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Old 08-19-2008, 08:37 PM   #1 (permalink)
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As I Had Thought

Let me start out with the observation that the prices of gasoline and diesel are high. Obviously the price of crude has a big effect.

What I want to zero in on is the fact that diesel fuel costs eighty cents a gallon more than regular unleaded (or premium for that matter) gasoline. The US is pretty much alone in that difference.

This table is in euros.

gasoline-germany.com - International Gas / Petrol / Diesel prices -

From the link:

England
91 Octane Gasoline: €1.34
Diesel: €1.22
Spread: Gasoline is 10% more expensive than diesel


France
91 Octane Gasoline: €1.39
Diesel: €1.32
Spread: Gasoline is 5% more expensive than diesel


Japan
91 Octane Gasoline: €0.97
Diesel: €0.75
Spread: Gasoline is 29% more expensive than diesel


Australia
91 Octane Gasoline: €0.94
Diesel: €1.18
Spread: Gasoline is 26% more expensive than diesel


Germany
91 Octane Gasoline: €1.43
Diesel: €1.33
Spread: Gasoline is 18% more expensive than diesel

But at my local gas station
91 Octane Gasoline: $3.83
Diesel: $4.45
Spread: Diesel is 16% more expensive than premium gasoline


So let’s put the myth that the spread of diesel over gasoline has anything whatsoever to do with world demand down as being busted. In most countries that tend to prefer diesel cars, diesel is less expensive than gasoline. But in the US the reverse is true.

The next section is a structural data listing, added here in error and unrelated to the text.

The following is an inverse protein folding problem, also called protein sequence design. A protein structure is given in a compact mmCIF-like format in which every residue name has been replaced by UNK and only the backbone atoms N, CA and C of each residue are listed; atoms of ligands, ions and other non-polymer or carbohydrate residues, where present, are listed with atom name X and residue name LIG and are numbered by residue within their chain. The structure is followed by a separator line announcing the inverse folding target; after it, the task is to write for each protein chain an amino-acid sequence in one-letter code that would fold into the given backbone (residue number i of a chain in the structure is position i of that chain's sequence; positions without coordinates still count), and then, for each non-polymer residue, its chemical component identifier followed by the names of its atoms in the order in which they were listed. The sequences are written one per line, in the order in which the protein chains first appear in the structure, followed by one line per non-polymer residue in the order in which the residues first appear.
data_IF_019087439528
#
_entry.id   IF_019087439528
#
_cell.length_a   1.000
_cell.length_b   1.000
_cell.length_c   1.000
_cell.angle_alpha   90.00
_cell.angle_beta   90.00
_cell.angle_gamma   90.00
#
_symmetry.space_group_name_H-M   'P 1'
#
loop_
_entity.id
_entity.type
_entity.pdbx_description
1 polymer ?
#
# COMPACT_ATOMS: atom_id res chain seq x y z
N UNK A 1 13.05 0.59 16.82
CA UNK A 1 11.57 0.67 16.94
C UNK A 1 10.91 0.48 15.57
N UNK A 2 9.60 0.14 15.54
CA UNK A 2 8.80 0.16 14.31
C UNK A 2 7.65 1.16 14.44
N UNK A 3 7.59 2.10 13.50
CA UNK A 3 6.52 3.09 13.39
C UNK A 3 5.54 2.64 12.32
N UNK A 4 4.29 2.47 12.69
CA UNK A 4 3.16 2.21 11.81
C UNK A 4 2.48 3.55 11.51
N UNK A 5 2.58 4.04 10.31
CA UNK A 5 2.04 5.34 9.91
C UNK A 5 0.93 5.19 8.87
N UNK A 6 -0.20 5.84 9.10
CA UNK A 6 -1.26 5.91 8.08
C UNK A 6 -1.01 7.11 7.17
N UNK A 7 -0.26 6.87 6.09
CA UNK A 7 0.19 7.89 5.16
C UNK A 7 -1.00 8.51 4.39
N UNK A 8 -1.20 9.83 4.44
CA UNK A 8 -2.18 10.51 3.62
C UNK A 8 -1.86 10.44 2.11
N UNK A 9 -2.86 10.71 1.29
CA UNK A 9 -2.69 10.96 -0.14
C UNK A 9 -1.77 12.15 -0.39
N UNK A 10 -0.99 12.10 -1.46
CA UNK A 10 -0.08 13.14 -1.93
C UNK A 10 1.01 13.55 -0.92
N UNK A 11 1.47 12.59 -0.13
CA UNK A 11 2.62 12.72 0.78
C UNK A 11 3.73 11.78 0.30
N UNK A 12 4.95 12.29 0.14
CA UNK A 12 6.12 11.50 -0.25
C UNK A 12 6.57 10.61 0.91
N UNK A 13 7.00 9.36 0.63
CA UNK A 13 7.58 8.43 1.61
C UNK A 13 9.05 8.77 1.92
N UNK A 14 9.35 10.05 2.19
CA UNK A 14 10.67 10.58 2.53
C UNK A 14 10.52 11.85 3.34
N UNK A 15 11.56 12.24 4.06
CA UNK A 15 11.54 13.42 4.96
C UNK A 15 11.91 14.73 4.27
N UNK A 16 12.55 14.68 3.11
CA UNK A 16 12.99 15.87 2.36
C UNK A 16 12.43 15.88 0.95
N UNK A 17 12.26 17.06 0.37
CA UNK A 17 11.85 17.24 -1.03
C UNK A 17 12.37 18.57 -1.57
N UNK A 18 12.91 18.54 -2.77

There is only one plausible reason: Ultra-Low (15 ppm) Sulfur Fuel is required ONLY in the US. It costs more money to remove the sulfur. This relationship was not true at all in 2006, prior to the advent of ULSD requirements. Gasoline and diesel cost roughly the same (gasoline was more expensive in summer, diesel more expensive in winter) prior to ULSD.

Diesel in the US is more expensive than gasoline and you can exclusively thank the EPA.

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Old 08-19-2008, 08:39 PM   #2 (permalink)
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I thought Europe had been using low sulfur diesel for longer than us?

Also, isn't diesel subsidized by the government in some countries?
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Old 08-19-2008, 08:56 PM   #3 (permalink)
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European countries tax gasoline higher to encourage diesel use...or so Europeans tell me.
 
Old 08-19-2008, 09:03 PM   #4 (permalink)
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Big Dave -

The plot gets messier :

Ultra-low sulfur diesel - Wikipedia, the free encyclopedia
Quote:
European Union